Your standard guitar jams – and a whole lot moe. – in Aspen
December 1, 2012
ASPEN – After two-plus decades of playing guitar in moe., a hard-touring and reasonably hard-hitting rock quintet, Al Schnier’s ears probably aren’t what they once were. But there was a time when Schnier’s ears were remarkably keen, capable of Superman-like feats of perception.
In the late ’80s, a friend sent Schnier a cassette tape to listen to. The tape was the simplest of projects: Recorded in an attic in Buffalo, N.Y., it contained just four songs. The tracks weren’t even intended for general consumption; the musicians who had created it, including guitarist Chuck Garvey and bassist Rob Derhak, both University at Buffalo students at the time, thought of them as demos, for anyone who might be interested in a rough version of their songs. But Schnier’s ears were sharp enough to pick up the sound of his own future.
“I fell in love with the band. I remember commenting, ‘This is the kind of band I want to be in,'” the 44-year-old Schnier said from his home near Utica in upstate New York. “There was something about it, a modern edge to it. It spoke ‘college rock’ to me, whatever that meant in 1990. And at the same time, it had the sense of humor and that sense of changing styles, different elements, even changing the style within the song. I heard that right away.”
Twenty-two years of moe. have proven Schnier’s hearing to be spot-on. All those things he picked up from that four-song demo – the multitude of styles, the sharp edges, the ability to change direction mid-tune, the comic sensibility – are signatures of the band. On the band’s latest album, “What Happened to the La Las,” released early this year, moe. – an enduring quintet of Schnier, Garvey, Derhak and the two-man percussion section of Vinnie Amico and Jim Loughlin – works through Latin-derived rhythms; melodic, radio-friendly pop-rock; metallish power chords; goofiness reminiscent of Frank Zappa; alt-country; and passages of intersecting guitars. And after 10 proper studio albums and many hundreds of live performances, including five appearances at the Bonnaroo Festival and two New Year’s Eve dates at Manhattan’s elite Radio City Music Hall, there remains what Schnier detected early on – the sense that you never quite know what’s up ahead.
It was a short jump from listening to that demo tape to becoming a member of the band. Schnier, who had been a graphic artist at the Daily Star in Oneonta, moved to Buffalo to be with his girlfriend. In Buffalo, Schnier, who had started playing guitar in his early teens and had spent much of his time following the Grateful Dead around the East Coast, became acquainted with Derhak and Garvey. The two had been playing for the young people of Buffalo, and things were loose enough that one of the original guitarists informed the rest of the group that he couldn’t make it for a house party gig one night. Asked to sit in for the evening, Schnier learned about 10 songs.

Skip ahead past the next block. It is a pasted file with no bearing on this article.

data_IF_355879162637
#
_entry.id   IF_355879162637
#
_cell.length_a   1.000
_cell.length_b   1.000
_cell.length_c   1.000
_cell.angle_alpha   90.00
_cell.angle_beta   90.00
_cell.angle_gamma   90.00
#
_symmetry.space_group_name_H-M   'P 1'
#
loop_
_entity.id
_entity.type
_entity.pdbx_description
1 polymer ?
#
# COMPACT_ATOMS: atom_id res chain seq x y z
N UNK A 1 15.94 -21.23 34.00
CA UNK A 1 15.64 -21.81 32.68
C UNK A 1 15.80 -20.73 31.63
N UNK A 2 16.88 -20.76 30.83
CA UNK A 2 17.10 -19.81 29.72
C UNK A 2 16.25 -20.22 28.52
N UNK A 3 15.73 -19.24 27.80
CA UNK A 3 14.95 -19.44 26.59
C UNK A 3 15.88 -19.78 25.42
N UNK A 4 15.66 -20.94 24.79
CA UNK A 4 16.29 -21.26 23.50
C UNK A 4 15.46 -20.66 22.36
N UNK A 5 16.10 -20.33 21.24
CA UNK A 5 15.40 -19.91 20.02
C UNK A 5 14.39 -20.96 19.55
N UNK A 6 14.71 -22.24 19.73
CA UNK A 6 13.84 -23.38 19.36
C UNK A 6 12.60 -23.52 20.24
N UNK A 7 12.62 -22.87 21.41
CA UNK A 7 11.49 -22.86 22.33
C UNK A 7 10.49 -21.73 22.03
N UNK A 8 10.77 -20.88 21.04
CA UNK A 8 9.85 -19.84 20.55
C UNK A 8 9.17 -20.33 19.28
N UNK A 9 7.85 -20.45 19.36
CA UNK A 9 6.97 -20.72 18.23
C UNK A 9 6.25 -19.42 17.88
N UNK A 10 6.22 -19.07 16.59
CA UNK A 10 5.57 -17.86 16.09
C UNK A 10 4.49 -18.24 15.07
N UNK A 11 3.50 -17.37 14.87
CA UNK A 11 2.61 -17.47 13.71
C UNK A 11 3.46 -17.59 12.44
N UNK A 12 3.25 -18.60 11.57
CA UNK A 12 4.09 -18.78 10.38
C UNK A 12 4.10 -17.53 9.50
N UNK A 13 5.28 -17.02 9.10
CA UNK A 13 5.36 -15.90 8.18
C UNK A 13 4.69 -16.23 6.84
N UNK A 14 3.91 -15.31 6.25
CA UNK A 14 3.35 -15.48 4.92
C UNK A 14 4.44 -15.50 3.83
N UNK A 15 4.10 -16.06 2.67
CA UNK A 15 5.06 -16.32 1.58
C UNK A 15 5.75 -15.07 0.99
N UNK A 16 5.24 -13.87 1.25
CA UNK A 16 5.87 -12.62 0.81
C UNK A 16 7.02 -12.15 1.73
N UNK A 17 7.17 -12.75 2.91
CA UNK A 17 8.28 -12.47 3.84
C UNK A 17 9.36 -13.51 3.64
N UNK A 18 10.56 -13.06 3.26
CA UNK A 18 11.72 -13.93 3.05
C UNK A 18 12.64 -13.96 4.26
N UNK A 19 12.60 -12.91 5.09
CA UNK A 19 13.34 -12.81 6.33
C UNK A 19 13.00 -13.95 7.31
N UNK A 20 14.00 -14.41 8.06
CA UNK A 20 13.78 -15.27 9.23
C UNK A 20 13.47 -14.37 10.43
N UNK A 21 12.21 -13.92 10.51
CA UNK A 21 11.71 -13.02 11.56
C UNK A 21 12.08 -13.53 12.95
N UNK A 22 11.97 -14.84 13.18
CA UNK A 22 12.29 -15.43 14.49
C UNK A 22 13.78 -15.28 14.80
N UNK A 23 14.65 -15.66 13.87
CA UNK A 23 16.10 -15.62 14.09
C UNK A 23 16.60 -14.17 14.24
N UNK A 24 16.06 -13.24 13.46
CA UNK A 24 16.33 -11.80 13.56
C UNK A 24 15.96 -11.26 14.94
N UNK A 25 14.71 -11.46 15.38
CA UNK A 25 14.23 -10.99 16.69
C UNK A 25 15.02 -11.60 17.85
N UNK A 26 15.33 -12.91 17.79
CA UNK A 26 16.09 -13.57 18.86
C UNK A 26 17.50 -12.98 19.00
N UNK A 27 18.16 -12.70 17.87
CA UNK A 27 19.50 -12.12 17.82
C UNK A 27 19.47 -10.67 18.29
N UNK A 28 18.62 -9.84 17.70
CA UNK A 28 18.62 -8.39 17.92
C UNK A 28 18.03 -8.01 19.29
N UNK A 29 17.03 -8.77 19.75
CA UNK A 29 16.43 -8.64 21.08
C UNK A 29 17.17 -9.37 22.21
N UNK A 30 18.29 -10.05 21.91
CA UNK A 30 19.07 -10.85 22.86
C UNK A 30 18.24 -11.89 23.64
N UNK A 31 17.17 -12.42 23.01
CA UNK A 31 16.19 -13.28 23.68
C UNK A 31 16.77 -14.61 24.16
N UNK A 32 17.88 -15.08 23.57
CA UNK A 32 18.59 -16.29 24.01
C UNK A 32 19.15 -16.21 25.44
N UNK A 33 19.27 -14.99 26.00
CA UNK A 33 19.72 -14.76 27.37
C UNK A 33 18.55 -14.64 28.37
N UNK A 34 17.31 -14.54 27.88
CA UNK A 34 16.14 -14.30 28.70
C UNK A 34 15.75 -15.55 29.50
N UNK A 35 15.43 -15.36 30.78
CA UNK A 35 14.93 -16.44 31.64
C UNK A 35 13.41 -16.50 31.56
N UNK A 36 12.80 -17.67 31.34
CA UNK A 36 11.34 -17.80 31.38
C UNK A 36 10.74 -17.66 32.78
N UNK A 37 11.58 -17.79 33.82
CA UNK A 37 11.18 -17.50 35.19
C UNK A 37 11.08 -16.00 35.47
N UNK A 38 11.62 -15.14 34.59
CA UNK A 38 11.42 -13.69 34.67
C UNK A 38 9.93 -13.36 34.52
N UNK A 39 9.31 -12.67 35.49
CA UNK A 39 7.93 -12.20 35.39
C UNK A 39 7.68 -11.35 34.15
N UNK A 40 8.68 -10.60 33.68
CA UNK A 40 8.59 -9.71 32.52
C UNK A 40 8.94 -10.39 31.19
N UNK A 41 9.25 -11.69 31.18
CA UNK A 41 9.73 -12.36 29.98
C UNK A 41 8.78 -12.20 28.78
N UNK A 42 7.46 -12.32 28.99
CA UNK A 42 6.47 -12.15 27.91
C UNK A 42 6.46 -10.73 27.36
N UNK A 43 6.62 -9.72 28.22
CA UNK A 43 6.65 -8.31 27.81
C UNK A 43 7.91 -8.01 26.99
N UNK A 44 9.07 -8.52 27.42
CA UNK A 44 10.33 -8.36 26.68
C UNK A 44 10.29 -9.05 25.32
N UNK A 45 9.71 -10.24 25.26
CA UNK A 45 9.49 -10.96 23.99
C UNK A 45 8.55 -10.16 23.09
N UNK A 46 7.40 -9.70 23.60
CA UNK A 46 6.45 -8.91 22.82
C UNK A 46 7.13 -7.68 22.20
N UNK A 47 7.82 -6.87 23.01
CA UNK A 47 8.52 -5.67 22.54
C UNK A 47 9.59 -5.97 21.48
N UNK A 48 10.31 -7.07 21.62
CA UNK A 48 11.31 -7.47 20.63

“Which would have been great for a house party,” Schnier (it rhymes with ‘ear’) said. “We only got through three or four of them before the cops came and broke it up. So it was the perfect house party. But what really worked out in the end was hooking up with Rob and Chuck and playing with moe.”
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With drummer Jim Loughlin joining up soon after, moe. became a serious part-time gig, with the band establishing itself in upstate clubs and releasing a proper debut album, “Fatboy,” in 1992. In 1994, with the jam-band movement in its start-up stage, moe. made the decision to go full-time. The fairly slow progression from dorm rooms to cross-country tours had worked in the band’s favor – they never rushed to define themselves.
“That was the great thing about moe. – we never sat down and decided what direction moe. would go, what its mission was,” Schnier said, noting that moe. mixed with punk acts and alt-country bands around Buffalo. “Forging ahead has been the thing that’s worked best for us. Everyone was allowed to bring anything to the table. The only rule was that everyone was allowed to tweak it, add to it. There are reggae passages, bluegrass passages, even stuff that borders on heavy metal. Prog-rock, long improvisations. That’s all a part of what we do. It feels like we can keep writing songs that are moe. songs but that keep moving forward. It doesn’t seem dated. It doesn’t seem like we’re painted into a corner.”
Like any band that lives more on live shows than recordings, playing a different setlist each night and featuring improvised jams, moe. has forged a close tie with its fans. Calling himself extremely fortunate, Schnier said the fans “are so supportive of us putting ourselves on the line every night. I’m not sure established pop artists can get away with that. But our fans have allowed us this petri dish where we’re given the freedom to do that.”
Schnier says moe.’s following is an interesting one – not one that rabidly tours alongside the band but one that happily shows up when the band comes to town.
“We never had this surge of popularity of people showing up at a moe. show just because it was the thing to do,” he said. “We have a lot of down-to-earth fans. The fan base is very family-oriented – normal people with normal lives. It’s not what you’d expect. It’s just a lot of people who love to have a few beers and see moe. play. I’ve seen more moe. tattoos than I ever expected. And no one in the band has got one.”
The group’s plan for growth is to invade Europe. Last March, they had their first tour of Europe, a 21⁄2-week stretch that went well enough that they expect to return next summer.
“But not just that thing where a band shows up and a bunch of Americans go,” Schnier said. “But really bringing moe. to Europe.”